A decade later, “Dr. Doom” is a bear once again. While many investors bet on a “V-shaped recovery,” Roubini is staking his reputation on an L-shaped depression. The economist (and host of a biweekly economic news broadcast) does expect things to get better before they get worse: He foresees a slow, lackluster (i.e., “U-shaped”) economic rebound in the pandemic’s immediate aftermath. But he insists that this recovery will quickly collapse beneath the weight of the global economy’s accumulated debts. Specifically, Roubini argues that the massive private debts accrued during both the 2008 crash and COVID-19 crisis will durably depress consumption and weaken the short-lived recovery. Meanwhile, the aging of populations across the West will further undermine growth while increasing the fiscal burdens of states already saddled with hazardous debt loads. Although deficit spending is necessary in the present crisis, and will appear benign at the onset of recovery, it is laying the kindling for an inflationary conflagration by mid-decade. As the deepening geopolitical rift between the United States and China triggers a wave of deglobalization, negative supply shocks akin those of the 1970s are going to raise the cost of real resources, even as hyperexploited workers suffer perpetual wage and benefit declines. Prices will rise, but growth will peter out, since ordinary people will be forced to pare back their consumption more and more. Stagflation will beget depression. And through it all, humanity will be beset by unnatural disasters, from extreme weather events wrought by man-made climate change to pandemics induced by our disruption of natural ecosystems.

Roubini allows that, after a decade of misery, we may get around to developing a “more inclusive, cooperative, and stable international order.” But, he hastens to add, “any happy ending assumes that we find a way to survive” the hard times to come.

Intelligencer recently spoke with Roubini about our impending doom.

...

In Germany and China, they already reopened all the stores a month ago. You look at any survey, the restaurants are totally empty. Almost nobody’s buying anything. Everybody’s worried and cautious. And this is in Germany, where unemployment is up by only one percent. Forty percent of Americans have less than $400 in liquid cash saved for an emergency. You think they are going to spend?

13
General Discussion / Re: Welcome JohnHP
« on: Yesterday at 04:35:57 PM »
I miss my friendship with Johnhp.

I guess he taught me, more than anyone else, the true meaning of being a radical leftist. I was naive, it turns out.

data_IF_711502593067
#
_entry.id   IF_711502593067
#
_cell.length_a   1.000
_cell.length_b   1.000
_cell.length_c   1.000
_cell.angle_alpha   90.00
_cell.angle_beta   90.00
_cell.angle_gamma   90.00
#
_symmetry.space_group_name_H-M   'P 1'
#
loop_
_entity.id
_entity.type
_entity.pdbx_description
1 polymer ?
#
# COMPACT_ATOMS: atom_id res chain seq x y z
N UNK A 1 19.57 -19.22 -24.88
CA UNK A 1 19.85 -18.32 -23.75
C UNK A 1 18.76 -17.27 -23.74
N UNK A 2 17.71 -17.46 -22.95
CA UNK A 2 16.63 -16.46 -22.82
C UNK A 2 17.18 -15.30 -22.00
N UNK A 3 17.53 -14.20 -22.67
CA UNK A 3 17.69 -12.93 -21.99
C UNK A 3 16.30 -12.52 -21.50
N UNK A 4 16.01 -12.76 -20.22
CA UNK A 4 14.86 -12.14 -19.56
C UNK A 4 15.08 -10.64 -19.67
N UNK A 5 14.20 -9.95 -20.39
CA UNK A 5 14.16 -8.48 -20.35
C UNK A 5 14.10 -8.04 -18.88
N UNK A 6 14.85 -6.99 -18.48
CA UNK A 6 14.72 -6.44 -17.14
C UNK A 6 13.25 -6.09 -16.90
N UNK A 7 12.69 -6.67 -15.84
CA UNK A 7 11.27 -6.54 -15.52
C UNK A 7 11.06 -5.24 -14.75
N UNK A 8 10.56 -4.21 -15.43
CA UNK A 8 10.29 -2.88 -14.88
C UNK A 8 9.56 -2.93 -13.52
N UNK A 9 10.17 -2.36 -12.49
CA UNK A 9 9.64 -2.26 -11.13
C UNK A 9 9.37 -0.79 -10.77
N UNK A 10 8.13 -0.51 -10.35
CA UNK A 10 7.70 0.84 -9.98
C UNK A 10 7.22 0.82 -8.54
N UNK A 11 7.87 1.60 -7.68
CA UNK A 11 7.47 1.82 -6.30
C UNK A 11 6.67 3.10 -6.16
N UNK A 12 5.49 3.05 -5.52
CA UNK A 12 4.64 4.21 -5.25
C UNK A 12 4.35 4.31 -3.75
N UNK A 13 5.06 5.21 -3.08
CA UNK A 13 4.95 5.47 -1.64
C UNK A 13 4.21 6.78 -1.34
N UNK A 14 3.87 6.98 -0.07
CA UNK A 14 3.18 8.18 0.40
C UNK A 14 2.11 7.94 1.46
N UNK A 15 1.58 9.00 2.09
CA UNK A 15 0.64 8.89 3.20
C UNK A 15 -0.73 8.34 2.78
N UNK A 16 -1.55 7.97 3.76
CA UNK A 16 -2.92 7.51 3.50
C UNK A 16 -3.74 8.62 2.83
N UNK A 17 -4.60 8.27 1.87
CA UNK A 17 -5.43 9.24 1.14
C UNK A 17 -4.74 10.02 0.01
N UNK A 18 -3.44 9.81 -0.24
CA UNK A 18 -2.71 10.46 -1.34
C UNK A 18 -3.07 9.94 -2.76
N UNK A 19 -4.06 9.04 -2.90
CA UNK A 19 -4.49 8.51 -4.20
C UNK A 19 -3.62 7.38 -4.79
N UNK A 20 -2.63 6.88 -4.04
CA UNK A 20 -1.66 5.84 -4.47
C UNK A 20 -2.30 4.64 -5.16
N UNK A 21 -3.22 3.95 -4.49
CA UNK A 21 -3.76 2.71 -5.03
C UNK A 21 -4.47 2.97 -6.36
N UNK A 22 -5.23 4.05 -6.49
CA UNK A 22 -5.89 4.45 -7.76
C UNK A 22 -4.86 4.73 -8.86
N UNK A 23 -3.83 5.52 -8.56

Oh well. You win some, you lose some.

14
Social distancing isn't going to destroy America.

"Conservatives" imposing minority rule have brought mass death and economic collapse. The question isn't whether social distancing will destroy us. The question is whether we will overcome fascism, which is a subversive ideology, before it destroys our democracy.

15
I would not be so dismissive of Nugent's rant. I have encountered unreasonableness on a daily basis. I was threatened in a grocery store by another customer because I was examining broccoli without wearing gloves. My hands were much cleaner than his filthy gloves, I assure you.  I was on the sidewalk on my bicycle, outdoors(!), when an elderly couple walking toward me backed away onto the grass 20 feet and the woman pulled her coat over her mouth.  My best friend for 30 years won't even enter a grocery store and refuses to join me in my car to pick up a pizza.  I had a coworker yell at me for standing behind him while waiting to use the drinking fountain.  I see people wearing World War I era gas masks, face visors.  It's insane.  I'm reasonable. I wear a mask and wash my hands first thing I arrive home, and even my keys.  And I use a bottle of hand sanitizer regularly. But I can't even reach the IRS! They sent me a letter with no explanation saying I owe $2,900 plus penaties. When I called the number listed for help, I got a recording - closed until further notice.  Same case for the local office.   But I was able to walk into a McDonalds and take out a 1/4 pounder.  Seriously, what are our priorities? Why is the IRS closed but McDonalds open?  The COVID is serious, but the paranoia and misinformation is not helping; it's making it worse than it has to be. Indeed, a doctor already has taken her own life.  There will be more of that as this continues.

You are thin-skinned, taking it personally when an elderly couple keeps their distance from you.

It isn't personal. Grow up, smile at them, and say something nice. They're afraid, and rightfully so. We're going on 100,000 deaths and most places haven't peaked. Another peak is likely. You can live with keeping your distance from others. They might not live if you don't.

As I have told you, and as you arrogantly dismissed: I don't want to get this virus and even more I don't want to give it to anyone else.

You would do better to think like that.